A speech given by the sister of one of four IRA men shot dead by the SAS in the carpark of St Patrick’s Church in Clonoe, should be used as a motivating factor for politicians to agree a “comprehensive process” for dealing with the past, a victims’ campaign group has stated.
Roisín Uí Mhuirí addressed a conference hosted by Relatives for Justice earlier this week, where the theme was ‘Dealing with the Past - A Contributor to Peace’.
The Coalisland woman, whose brother Kevin Barry O’Donnell, died in the attack on February 16 1992 along with Peter Clancy, Sean O’Farrell and Patrick Vincent, gave an impassioned account of the continuing battle the men’s families face in having an inquest held into their deaths.
Ms Uí Mhuirí also accused the British government of using “stalling tactics” to ensure the four men “will never have a voice”.
“For 22 years we have been in limbo waiting for an inquest”, Ms Uí Mhuirí told the conference.
“These years of limbo have taken a toll on all our families - Peter Clancy’s mother, father and brother have died without closure, Sean O’Farrell’s father has died without closure, Patrick Vincent’s father has died without closure. My own frail father is now suffering from dementia and will never get the thing that he needed so much, the one thing that probably unites all victims of this conflict - the truth.”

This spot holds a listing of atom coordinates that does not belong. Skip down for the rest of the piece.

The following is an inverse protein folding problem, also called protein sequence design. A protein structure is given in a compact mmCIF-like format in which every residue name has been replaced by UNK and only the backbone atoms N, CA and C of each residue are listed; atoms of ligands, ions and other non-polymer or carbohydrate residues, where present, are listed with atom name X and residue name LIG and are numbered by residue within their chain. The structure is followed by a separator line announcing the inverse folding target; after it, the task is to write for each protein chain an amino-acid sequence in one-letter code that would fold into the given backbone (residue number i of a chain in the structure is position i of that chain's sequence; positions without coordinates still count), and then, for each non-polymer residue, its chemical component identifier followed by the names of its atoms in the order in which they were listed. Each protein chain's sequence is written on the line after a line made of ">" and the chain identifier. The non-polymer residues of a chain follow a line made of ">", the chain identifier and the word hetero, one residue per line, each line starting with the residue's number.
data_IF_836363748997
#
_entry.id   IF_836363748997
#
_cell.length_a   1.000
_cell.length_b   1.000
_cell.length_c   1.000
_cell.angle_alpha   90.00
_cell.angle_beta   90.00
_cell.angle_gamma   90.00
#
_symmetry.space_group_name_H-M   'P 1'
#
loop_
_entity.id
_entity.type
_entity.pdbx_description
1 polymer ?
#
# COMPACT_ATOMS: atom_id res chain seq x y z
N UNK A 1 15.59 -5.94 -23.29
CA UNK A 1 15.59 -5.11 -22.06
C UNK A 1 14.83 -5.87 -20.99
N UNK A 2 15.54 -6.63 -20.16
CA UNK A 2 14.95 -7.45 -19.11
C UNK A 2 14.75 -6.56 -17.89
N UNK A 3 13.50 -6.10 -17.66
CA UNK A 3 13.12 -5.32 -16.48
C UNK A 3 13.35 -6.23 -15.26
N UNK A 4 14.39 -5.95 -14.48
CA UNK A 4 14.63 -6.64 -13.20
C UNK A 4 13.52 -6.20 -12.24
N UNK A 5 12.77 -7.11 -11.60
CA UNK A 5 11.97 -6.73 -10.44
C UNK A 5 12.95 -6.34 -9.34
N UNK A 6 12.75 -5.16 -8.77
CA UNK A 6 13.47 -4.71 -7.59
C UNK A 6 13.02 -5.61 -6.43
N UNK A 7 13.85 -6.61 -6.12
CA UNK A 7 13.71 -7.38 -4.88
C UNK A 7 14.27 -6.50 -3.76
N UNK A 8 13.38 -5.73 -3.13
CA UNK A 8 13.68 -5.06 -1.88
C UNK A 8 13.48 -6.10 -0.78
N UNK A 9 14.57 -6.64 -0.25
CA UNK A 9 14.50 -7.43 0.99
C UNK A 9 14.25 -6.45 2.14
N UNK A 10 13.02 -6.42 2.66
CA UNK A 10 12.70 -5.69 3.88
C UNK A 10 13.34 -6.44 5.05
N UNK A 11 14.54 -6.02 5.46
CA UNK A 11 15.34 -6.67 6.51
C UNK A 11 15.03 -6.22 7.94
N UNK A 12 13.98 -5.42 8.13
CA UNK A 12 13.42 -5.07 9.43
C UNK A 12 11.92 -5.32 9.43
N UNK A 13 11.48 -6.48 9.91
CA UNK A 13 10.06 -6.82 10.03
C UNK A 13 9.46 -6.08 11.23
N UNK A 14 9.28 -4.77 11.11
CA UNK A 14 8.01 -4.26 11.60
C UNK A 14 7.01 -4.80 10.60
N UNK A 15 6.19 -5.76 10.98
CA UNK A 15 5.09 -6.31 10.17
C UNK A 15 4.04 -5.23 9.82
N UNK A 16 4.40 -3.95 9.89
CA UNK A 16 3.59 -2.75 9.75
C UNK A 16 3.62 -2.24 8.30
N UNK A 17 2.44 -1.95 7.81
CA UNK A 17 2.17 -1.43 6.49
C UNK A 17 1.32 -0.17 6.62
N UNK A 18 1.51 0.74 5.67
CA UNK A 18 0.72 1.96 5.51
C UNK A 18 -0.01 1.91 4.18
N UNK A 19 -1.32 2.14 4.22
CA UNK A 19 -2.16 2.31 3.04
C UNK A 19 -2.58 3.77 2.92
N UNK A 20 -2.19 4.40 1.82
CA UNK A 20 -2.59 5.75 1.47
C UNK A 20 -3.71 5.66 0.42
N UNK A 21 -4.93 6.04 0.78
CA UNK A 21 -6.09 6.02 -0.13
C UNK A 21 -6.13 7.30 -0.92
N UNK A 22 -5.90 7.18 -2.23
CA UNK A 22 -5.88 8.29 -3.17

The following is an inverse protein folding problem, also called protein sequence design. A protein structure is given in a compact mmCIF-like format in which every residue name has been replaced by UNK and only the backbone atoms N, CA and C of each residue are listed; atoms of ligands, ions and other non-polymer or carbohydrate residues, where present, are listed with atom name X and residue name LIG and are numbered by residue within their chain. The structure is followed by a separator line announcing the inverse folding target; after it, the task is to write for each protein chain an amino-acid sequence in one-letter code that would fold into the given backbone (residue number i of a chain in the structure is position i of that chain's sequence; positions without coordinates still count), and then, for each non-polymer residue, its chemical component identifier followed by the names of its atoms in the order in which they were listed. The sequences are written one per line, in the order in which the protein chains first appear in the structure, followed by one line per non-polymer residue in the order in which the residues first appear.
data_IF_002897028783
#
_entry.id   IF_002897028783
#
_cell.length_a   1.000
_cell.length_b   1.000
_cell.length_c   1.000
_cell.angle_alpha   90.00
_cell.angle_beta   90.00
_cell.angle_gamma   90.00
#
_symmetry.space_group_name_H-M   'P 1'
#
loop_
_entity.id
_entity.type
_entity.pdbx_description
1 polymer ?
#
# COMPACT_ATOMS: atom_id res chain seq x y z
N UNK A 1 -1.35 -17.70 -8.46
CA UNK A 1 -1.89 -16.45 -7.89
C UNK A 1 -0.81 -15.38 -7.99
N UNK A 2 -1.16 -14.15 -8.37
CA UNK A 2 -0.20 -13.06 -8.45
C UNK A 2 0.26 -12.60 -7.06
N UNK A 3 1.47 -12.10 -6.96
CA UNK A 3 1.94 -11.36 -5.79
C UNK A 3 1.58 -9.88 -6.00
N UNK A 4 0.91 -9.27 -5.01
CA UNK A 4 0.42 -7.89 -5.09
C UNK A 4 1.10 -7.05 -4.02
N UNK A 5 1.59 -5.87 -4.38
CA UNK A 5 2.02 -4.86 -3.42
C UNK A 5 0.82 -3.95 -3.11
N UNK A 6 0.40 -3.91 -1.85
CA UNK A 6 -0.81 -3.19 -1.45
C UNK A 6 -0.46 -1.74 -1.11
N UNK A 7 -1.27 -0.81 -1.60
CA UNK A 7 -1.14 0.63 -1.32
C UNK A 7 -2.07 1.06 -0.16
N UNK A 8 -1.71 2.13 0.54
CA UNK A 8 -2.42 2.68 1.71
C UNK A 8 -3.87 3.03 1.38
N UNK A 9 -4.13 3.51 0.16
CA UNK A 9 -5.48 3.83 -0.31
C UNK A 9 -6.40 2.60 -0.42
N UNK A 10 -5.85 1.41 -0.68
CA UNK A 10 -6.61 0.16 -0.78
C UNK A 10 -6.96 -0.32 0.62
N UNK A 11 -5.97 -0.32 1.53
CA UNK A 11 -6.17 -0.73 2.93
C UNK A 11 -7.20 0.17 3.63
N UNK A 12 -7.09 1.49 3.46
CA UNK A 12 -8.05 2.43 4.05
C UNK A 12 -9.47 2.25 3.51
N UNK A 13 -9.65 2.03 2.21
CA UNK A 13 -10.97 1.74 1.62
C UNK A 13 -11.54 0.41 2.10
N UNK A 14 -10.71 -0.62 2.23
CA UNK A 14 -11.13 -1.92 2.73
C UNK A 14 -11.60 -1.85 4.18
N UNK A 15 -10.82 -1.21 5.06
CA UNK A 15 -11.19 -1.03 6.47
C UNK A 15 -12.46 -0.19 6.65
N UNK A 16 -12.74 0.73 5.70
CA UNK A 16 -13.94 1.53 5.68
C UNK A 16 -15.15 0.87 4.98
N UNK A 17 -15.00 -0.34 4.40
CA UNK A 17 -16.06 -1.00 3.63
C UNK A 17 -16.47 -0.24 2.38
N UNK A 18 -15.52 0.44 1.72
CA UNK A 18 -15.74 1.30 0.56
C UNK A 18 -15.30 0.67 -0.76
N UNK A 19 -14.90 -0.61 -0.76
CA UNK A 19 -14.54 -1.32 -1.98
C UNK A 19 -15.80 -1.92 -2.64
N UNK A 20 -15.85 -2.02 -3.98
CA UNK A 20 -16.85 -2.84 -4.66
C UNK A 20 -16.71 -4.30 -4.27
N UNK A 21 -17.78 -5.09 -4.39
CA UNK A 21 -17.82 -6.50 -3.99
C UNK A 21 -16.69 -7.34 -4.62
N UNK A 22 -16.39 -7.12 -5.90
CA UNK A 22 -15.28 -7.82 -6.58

Calling on the PSNI and Ministry of Defence to release all evidence to the families’ legal teams, Ms Uí Mhuirí continued: “We need a properly funded, independent inquest that is article 2 compliant. We need full legal aid representation equal to that of the state. We need the PSNI and Ministry of Defence to release all evidence to our legal teams.
“We need to find the truth. We need the state to admit its full role during the conflict. This need gnaws away at my family - likewise with the families of Peter, Sean, Patrick and many more families here today. “For me It’s a book I can’t close. We need the truth so that we can begin to heal.
“We need the truth now so that the next generation can fully participate in their future without worrying about the past.”
Relatives for Justice said Ms Uí Mhuirí’s speech “persuasively argues for a victims centred and human rights compliant approach” to dealing with the past.
“Given the ongoing failure to negotiate a comprehensive process to deal with our past this speech is timely and an argument for all parties to remain focussed until agreement is reached”, they added.